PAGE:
Whether boards are doing enough to educate gifted students is open to interpretation. But since the tide turned toward inclusion, Ontario has seen some of the most protracted parent-board conflicts surrounding special education students, including gifted kids. Unique legislation, passed in 1980, requires boards to have procedures in place for the early identification of exceptional students, and either provide them with programming or purchase it from another board. And, significantly, if parents disagree with the outcome of an assessment or a placement decision, they’re entitled to an appeal.
Cornwall resident Michele Alexis started down this road when her son Cameron Bharath was in Grade 6. Her charge was that the Upper Canada District School Board’s criteria for giftedness was too high, because only a handful of students had been identified. In July 2001, the special education tribunal ruled in her favour, identifying Cameron, by then in Grade 8, as gifted, and ordering the board to place him in a full-time high school program. When September rolled around, however, no such placement had been created. Alexis took the case to divisional court. But because the wording of the tribunal order “was too imprecise,” she lost, and was on the hook for the board’s legal fees. After turning down her proposal to repay the $15,000 in instalments, the board seized her wages. For five months, Alexis, a doctor who owns a family practice, did not get paid.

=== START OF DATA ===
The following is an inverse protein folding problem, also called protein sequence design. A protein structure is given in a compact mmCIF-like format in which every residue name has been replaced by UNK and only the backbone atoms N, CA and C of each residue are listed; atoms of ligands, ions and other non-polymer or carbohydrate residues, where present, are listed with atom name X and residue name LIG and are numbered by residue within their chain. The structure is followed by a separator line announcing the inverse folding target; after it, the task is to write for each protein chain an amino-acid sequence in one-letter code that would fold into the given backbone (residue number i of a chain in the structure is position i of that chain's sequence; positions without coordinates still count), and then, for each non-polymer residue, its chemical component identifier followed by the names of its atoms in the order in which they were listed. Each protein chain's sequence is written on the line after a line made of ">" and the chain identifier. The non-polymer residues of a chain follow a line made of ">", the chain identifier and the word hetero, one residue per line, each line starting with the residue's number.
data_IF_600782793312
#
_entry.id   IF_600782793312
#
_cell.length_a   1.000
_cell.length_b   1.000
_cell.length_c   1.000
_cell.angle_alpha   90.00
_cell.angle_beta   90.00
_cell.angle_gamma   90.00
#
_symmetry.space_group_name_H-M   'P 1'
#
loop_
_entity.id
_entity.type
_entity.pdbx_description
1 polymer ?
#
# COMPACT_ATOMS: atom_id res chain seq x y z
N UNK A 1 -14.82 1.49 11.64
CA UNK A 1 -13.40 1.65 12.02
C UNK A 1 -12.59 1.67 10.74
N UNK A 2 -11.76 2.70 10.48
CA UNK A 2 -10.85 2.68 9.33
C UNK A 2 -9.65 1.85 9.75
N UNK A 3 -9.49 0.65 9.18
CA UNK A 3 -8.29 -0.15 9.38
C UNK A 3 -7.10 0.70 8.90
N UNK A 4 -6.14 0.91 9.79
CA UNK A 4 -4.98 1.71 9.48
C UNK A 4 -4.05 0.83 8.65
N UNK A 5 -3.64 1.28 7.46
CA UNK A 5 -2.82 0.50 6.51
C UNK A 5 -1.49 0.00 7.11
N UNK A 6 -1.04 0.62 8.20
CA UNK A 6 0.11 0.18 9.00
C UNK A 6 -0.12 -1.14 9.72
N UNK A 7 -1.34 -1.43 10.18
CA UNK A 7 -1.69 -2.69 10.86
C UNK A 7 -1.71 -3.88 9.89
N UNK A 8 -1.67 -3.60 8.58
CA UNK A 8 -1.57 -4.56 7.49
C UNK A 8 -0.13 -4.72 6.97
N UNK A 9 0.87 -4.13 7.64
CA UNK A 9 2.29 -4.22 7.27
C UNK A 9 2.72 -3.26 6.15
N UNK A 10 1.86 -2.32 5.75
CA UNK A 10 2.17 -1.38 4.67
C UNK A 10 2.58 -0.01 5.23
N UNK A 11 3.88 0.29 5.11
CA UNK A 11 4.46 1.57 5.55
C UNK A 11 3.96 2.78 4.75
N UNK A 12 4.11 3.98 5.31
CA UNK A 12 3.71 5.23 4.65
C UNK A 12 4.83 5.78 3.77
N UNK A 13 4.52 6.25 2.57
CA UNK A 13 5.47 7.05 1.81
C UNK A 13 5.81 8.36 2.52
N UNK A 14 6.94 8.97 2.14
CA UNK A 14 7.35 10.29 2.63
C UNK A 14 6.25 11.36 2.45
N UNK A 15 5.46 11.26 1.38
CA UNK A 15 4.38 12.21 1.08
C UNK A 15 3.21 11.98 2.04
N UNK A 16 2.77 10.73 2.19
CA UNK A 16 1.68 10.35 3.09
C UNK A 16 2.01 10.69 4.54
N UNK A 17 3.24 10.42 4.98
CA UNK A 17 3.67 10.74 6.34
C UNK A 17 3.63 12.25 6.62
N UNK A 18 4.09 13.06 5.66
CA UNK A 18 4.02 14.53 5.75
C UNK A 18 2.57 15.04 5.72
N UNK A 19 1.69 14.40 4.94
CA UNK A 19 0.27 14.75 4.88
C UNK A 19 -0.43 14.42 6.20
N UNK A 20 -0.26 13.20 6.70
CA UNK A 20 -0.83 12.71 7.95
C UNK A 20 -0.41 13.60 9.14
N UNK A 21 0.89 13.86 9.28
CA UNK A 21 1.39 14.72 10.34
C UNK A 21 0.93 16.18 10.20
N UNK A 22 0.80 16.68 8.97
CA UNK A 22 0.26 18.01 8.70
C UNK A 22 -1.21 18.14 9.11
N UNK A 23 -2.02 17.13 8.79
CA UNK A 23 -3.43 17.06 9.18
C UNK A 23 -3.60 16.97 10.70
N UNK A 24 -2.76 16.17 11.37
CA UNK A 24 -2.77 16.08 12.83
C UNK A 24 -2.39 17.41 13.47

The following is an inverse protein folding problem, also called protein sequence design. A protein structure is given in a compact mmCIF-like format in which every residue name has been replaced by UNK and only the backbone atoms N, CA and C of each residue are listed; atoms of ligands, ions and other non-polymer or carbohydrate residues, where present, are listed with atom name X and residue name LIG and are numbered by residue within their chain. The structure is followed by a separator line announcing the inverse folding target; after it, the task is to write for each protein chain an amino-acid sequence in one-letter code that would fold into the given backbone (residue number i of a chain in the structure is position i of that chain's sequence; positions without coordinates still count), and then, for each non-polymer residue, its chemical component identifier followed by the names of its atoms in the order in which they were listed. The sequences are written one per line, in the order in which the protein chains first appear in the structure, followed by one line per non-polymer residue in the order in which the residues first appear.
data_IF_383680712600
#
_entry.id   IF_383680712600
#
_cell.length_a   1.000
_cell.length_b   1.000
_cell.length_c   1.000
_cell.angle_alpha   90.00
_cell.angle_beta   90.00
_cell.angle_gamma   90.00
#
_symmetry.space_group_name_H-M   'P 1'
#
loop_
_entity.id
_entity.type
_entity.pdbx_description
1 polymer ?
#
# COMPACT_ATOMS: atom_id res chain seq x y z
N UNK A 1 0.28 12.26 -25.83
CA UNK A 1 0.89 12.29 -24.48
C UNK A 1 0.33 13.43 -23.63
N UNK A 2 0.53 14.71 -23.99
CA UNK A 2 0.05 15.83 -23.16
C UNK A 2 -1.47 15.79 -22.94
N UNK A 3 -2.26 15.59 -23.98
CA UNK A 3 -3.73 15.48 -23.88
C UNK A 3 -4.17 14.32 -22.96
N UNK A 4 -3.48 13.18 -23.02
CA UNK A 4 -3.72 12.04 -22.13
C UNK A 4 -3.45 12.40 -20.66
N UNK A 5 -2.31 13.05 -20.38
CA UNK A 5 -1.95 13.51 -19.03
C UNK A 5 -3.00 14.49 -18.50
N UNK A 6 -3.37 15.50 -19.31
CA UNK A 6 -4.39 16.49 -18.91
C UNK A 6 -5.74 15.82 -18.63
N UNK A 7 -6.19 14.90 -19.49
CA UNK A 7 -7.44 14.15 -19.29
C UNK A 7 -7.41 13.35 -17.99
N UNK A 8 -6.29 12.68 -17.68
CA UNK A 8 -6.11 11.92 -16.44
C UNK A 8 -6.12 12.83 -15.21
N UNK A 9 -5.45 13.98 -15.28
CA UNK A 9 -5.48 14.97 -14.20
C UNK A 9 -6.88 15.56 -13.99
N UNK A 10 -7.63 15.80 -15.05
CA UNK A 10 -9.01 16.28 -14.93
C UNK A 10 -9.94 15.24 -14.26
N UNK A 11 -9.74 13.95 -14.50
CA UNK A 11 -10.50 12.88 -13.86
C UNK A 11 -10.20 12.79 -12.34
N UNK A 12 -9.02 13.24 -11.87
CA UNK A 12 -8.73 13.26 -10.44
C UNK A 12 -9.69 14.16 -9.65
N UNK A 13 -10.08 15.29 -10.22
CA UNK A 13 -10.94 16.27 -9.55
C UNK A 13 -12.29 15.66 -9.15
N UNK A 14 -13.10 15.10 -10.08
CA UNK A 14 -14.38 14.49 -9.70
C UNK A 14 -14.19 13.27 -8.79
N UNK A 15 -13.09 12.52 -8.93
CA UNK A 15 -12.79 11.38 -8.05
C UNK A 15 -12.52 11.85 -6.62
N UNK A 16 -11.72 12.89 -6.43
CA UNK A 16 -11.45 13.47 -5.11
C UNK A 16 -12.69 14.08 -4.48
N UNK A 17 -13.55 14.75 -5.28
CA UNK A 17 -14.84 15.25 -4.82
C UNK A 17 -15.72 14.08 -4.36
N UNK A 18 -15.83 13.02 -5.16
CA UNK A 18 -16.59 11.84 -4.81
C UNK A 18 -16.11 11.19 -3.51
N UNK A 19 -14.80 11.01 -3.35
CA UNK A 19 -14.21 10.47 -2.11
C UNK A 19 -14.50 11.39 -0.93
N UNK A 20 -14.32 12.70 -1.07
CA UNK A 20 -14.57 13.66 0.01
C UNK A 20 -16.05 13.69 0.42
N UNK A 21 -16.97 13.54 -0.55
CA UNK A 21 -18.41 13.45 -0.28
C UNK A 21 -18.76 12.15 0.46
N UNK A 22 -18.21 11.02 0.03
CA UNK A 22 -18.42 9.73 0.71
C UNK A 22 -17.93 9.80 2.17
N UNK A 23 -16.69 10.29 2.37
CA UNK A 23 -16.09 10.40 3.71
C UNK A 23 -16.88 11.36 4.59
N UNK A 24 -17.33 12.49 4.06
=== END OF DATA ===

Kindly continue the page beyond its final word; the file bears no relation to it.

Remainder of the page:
The following August, the case went to tribunal again. Before the decision was rendered, the board extended an olive branch, which she accepted: it paid to have a private car transport Cameron to a full-time gifted class for the duration of his high school career. (The board later provided the same solution for his two siblings, the youngest of whom is currently in Grade 12. Alexis estimates the annual cost to be close to $30,000.) “I still consider myself kind of traumatized by the whole thing,” she says. “It’s hard to describe how you feel when you’re made to believe you have certain rights and privileges, and that the process is there to protect your child—and you discover it does neither.”
The board declined an interview. But in an email, the superintendent of student support services said that since the ruling, the board has begun scanning all Grade 4 students for giftedness, has offered enrichment to gifted kids, and developed a coaching model to help teachers with differentiated instruction.